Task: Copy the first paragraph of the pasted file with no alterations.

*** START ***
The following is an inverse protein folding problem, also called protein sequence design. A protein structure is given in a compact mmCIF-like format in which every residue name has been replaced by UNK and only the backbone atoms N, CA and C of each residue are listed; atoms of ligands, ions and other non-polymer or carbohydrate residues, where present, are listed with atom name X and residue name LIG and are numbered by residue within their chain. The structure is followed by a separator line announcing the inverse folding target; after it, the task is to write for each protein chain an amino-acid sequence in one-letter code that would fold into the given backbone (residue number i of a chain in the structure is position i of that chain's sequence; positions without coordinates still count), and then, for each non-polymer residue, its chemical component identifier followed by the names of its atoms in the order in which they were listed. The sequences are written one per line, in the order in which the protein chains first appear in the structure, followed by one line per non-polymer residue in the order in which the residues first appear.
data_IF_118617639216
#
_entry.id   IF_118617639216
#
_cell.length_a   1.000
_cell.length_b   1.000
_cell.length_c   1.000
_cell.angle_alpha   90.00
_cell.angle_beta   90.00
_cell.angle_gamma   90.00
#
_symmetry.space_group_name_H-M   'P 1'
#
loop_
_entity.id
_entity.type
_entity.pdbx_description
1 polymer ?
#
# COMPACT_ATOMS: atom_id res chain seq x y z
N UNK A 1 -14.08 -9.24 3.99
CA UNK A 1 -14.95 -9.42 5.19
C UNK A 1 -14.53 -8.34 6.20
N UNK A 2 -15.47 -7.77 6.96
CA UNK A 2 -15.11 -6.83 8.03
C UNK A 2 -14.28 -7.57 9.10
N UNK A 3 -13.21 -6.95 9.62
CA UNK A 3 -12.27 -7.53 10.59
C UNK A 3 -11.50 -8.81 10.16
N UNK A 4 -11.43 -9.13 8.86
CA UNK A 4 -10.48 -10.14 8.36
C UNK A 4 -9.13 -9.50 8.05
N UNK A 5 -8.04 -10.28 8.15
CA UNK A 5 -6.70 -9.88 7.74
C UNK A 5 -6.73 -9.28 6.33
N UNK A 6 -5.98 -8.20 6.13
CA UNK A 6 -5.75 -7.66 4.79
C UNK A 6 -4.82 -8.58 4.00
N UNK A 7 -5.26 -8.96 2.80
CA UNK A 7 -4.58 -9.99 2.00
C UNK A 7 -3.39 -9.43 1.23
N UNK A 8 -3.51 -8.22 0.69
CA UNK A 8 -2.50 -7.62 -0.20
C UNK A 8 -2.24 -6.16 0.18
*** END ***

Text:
The following is an inverse protein folding problem, also called protein sequence design. A protein structure is given in a compact mmCIF-like format in which every residue name has been replaced by UNK and only the backbone atoms N, CA and C of each residue are listed; atoms of ligands, ions and other non-polymer or carbohydrate residues, where present, are listed with atom name X and residue name LIG and are numbered by residue within their chain. The structure is followed by a separator line announcing the inverse folding target; after it, the task is to write for each protein chain an amino-acid sequence in one-letter code that would fold into the given backbone (residue number i of a chain in the structure is position i of that chain's sequence; positions without coordinates still count), and then, for each non-polymer residue, its chemical component identifier followed by the names of its atoms in the order in which they were listed. The sequences are written one per line, in the order in which the protein chains first appear in the structure, followed by one line per non-polymer residue in the order in which the residues first appear.